It's been said that rats can gain access to your home by climbing up threw your toilet. I prefer to use the front door.

Offline cause the rat

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Re: Home made bread. From traditional to no knead refrigerator.
« Reply #21 on: November 19, 2017, 11:00:54 am »
My first ever attempt at making cinnamon swirl bread. The bread itself is great. The swirl is more like a question mark.  :D  What I did was roll the dough out to about 3/4 of an inch. Slathered on the cinnamon mix and roll it back up. What I ended up with is lots of well risen bread will a bit of a swirl.  What I'll do today is make another batch of dough. Roll this batch out thin.  Slather on the cinnamon mix and have a bread with a real spiral. 

What happened to my first attempt was I forgot about the dough expanding. So when the 3/4 inch thick roll was done there was a good inch and a half of bread separating the cinnamon.  It still has a great flavor. More like an adult version of a cinnamon bun. Not overly sweet. Rolling the dough out thinner will allow for more cinnamon and sugar and a sweeter bread.

Some bread experiments I'm going to try.  I'm going to replace a cup or two of the bread flour with different grains to get different flavors. I've got barley flour. Will have to travel east to get wheat and rye. My idea is to use these flours when making free formed breads. Those big round, oblong and braided loaves. That way they wont just be cool looking white bread.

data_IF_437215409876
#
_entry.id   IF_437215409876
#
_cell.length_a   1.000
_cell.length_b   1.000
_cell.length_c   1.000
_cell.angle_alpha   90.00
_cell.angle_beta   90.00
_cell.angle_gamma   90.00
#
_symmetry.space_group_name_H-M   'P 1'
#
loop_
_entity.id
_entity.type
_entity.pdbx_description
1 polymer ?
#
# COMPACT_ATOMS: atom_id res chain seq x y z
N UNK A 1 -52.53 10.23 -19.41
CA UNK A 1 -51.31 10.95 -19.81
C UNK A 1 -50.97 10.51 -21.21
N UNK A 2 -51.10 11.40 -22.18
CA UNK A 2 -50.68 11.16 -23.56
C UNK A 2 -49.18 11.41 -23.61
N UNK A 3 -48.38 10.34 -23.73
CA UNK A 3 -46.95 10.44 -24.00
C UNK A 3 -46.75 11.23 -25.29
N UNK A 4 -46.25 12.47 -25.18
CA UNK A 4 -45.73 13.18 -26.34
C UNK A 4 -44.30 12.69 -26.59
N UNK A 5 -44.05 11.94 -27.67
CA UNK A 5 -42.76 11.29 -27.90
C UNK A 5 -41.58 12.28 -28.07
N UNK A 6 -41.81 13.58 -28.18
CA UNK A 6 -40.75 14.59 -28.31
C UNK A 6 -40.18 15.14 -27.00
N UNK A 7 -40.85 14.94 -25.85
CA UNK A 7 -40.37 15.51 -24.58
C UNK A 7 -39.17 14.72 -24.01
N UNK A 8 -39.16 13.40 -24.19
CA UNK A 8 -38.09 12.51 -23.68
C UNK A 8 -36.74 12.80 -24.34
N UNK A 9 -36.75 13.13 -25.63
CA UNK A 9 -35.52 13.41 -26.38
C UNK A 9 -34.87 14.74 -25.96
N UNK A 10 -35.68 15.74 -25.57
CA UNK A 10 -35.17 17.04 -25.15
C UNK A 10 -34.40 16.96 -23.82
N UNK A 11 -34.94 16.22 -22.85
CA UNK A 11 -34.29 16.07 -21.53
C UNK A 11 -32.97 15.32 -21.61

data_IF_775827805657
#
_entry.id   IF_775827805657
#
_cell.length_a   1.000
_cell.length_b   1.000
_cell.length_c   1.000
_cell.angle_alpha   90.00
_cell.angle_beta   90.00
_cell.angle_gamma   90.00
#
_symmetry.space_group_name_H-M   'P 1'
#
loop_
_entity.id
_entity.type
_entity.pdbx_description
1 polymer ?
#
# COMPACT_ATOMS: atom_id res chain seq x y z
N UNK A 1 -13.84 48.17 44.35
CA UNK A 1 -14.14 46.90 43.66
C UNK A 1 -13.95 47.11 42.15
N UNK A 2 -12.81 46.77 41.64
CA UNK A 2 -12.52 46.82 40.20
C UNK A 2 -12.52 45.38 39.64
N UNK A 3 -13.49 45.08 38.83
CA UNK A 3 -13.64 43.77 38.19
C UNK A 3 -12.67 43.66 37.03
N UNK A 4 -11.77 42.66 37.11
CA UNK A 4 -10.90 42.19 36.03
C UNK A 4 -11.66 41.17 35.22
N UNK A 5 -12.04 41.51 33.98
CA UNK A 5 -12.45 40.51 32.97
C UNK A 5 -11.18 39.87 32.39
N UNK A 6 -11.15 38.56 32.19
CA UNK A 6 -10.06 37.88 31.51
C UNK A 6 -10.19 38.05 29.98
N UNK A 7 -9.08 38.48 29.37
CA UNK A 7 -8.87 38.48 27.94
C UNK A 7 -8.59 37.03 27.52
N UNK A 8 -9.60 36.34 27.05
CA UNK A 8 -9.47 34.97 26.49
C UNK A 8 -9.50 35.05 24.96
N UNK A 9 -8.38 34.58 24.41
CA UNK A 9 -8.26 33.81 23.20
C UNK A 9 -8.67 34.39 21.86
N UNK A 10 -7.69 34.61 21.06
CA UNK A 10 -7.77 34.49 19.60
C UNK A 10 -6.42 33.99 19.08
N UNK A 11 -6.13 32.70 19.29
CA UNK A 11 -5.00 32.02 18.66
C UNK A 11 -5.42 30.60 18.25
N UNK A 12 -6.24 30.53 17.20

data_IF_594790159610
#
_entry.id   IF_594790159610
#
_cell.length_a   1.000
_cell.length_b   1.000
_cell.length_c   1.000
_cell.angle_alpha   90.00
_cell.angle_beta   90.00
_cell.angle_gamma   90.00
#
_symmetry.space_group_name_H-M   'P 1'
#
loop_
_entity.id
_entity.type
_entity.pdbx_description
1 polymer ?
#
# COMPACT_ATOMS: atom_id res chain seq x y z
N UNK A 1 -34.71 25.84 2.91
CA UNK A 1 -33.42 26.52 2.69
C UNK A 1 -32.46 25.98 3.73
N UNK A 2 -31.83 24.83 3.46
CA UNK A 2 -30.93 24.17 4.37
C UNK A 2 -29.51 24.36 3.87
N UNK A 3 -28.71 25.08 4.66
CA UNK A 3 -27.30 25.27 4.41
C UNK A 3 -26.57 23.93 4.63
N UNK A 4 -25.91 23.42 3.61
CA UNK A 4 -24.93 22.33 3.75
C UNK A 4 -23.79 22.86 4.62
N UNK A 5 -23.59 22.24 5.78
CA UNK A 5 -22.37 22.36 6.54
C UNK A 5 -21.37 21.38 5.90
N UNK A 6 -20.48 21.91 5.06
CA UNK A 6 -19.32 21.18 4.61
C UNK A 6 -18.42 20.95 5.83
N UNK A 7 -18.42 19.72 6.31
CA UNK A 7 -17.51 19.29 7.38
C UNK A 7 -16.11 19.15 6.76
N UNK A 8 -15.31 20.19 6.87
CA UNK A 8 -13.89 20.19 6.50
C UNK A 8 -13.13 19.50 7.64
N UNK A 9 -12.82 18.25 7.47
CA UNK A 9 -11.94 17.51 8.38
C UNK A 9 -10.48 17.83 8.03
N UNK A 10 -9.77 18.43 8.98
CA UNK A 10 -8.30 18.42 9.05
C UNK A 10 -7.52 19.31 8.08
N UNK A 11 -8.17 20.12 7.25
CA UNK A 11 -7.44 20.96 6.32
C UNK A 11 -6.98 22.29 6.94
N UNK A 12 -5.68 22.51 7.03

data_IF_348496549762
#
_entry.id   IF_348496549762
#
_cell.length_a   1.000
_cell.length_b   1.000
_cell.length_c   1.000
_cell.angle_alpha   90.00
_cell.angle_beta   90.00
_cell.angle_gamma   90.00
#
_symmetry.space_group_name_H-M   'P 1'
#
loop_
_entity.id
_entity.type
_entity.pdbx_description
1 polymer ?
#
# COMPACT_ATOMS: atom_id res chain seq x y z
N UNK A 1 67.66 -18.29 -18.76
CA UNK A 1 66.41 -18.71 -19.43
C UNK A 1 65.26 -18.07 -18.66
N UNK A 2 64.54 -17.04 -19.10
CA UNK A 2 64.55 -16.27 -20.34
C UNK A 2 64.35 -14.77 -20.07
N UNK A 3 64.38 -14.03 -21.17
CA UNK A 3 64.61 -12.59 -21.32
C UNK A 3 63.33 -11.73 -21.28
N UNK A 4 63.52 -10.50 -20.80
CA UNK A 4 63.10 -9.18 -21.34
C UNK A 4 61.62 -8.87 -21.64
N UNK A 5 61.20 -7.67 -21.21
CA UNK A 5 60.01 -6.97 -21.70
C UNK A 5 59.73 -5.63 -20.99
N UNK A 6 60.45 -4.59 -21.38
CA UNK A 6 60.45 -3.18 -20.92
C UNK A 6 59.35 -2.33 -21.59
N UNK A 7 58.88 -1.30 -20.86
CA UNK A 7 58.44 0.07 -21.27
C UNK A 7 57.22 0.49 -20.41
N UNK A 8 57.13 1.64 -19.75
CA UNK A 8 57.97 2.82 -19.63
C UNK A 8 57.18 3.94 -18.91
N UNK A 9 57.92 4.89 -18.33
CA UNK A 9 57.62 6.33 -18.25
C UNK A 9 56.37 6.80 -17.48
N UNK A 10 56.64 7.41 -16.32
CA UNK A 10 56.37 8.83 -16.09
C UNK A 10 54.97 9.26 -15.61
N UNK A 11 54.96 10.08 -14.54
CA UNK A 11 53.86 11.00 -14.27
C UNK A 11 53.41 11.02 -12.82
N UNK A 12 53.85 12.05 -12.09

UPDATE.
I've done some looking around on line. The good news is other people have tried this with great results. I've learned that I can replace up to 25% of the total bread flour with non gluten forming grains. And up to 50% when using whole wheat flour. AWESOME!

« Last Edit: November 19, 2017, 11:54:48 am by cause the rat »
It's been said that rats can gain access to your home by climbing up threw your toilet. I prefer to use the front door.

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Re: Home made bread. From traditional to no knead refrigerator.
« Reply #22 on: November 20, 2017, 10:16:45 am »
My new attempt of making cinnamon swirl bread is in the freezer. Wont know how they turned out till Thursday.

I've done a lot of searching for bread related stuff on line in the past week. More information about the hows, whys and what went wrongs than any sane person would ever need. I love the web.

Here's something different for breadheads. Now you can learn and eat history.

https://www.youtube.com/watch?v=0dtBjqIu5W8
It's been said that rats can gain access to your home by climbing up threw your toilet. I prefer to use the front door.

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Re: Home made bread. From traditional to no knead refrigerator.
« Reply #23 on: November 21, 2017, 01:58:05 am »
I look at cook books every now and then. Noticed there's a new five book set on bread. Then got sticker shock. Amazon has it for $532.88. But you do get free shipping.  :) Now this book has a bit over 1200 bread recipes.  So if you tried them all. Say three new loaves a week. That's almost 7 3/4 years. Overkill? Way over the top. Breaking the price down this fives book set offers each recipe at .44. Is that reasonable? My favorite book has 314 recipes. The latest print can be had by Amazon for $19.37. Cheaper by other sellers. If my favorite book's recipes cost .44 each? It would cost  138.16. Not only is that five book set excessive but way over priced.